THERE SEEMS to be a mind-set, particularly among Democrats, that if you support a constitutional amendment to protect the American flag you are either (a) opposed to free speech, (b) undermining the most fundamental tenets of a free society or (c) singing like a political wind-chime to the popular tune of the day. In my view, it is exactly this kind of straight-jacketed thinking that has caused an increasing number of people to move away from both major political parties.
The fact is, there are intelligent arguments on both sides of the flag-amendment debate. To be sure, just as one who opposes amending the Constitution to protect the flag should not be accused of being less than wholly American, one who supports it should not automatically be accused of engaging in pseudo-patriotic posturing.
I, for one, support a constitutional amendment to restore protection to our national flag, and I do so not in deference to political expediency, but because I believe it is the right thing to do and have for a long time. Our national flag has come to hold a unique position in our society as the most important and universally recognized symbol that unites us as a nation. No other symbol crosses the political, cultural and ideological patchwork that makes up this great nation and binds us as a whole.
We are not creating a symbol to honor today. The evolution of the American flag as the preeminent symbol of our national consciousness is as old and as rich as the evolution of the country itself.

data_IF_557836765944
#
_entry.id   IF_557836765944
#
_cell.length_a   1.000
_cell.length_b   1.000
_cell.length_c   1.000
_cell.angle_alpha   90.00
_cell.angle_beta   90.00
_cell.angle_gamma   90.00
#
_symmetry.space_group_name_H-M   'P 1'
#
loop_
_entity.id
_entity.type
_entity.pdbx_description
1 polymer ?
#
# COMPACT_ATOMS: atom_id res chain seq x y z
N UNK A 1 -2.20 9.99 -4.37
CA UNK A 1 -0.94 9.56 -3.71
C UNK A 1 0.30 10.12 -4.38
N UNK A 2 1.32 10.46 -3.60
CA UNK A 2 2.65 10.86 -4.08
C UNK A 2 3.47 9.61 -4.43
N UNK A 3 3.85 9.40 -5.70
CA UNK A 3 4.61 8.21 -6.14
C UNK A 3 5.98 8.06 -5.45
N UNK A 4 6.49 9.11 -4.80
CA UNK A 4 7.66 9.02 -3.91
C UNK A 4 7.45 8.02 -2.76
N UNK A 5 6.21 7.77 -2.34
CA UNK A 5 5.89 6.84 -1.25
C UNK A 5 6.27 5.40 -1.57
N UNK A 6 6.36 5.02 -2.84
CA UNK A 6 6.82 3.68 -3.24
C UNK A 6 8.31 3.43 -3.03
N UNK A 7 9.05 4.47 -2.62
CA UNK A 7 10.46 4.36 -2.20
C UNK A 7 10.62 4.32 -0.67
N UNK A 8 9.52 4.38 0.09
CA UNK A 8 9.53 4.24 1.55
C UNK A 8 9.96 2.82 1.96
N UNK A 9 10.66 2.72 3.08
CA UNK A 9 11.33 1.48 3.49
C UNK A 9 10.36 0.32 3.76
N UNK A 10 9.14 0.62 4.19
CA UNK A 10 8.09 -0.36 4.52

It wasn't until the flag was fired upon at Fort Sumter -- in an act of war -- that Americans came to look upon the flag as more than just a symbol of their government. Our history books are replete with stories of soldiers who were charged with the responsibility of leading their units into battle by carrying the flag. It was an honor worth dying for -- and many did.
The unique status of the national flag is supported by constitutional scholars as diverse as Chief Justices William Rehnquist and Earl Warren, and Justices John Paul Stevens and Hugo Black. It is my belief that restoring legal protection to our nation's flag would not infringe on our long-standing tradition of free speech under the First Amendment.
Until the Supreme Court's 1990 decision overturning the federal law banning desecration of the flag, 48 of 50 states had laws preventing the burning or defacing of our nation's flag. I do not believe one can credibly claim that, over the course of those years, these laws prevented anyone from speaking out, even against the United States itself, in the strongest possible terms.
I view the burning of our national flag as conduct -- not speech -- and I support the constitutional amendment that will treat it as such. I realize that, in order to avoid unduly infringing on legitimate forms of expression, the language of this amendment must not be vague or over-inclusive.
I will never forget the emotion I felt as a child when I saw that famous photograph by San Francisco photographer Joe Rosenthal of the Marines raising the American flag at Iwo Jima -- capturing in one moment in time, the strength and determination of the entire nation.
The courage and devotion of these brave soldiers should not be allowed to become simple relics in our history books -- some anachronism of times past. If we are not teaching our children today the kind of values and respect that produced such courage and pride, then those will most certainly die in the hearts of those soldiers. Our country can't afford that.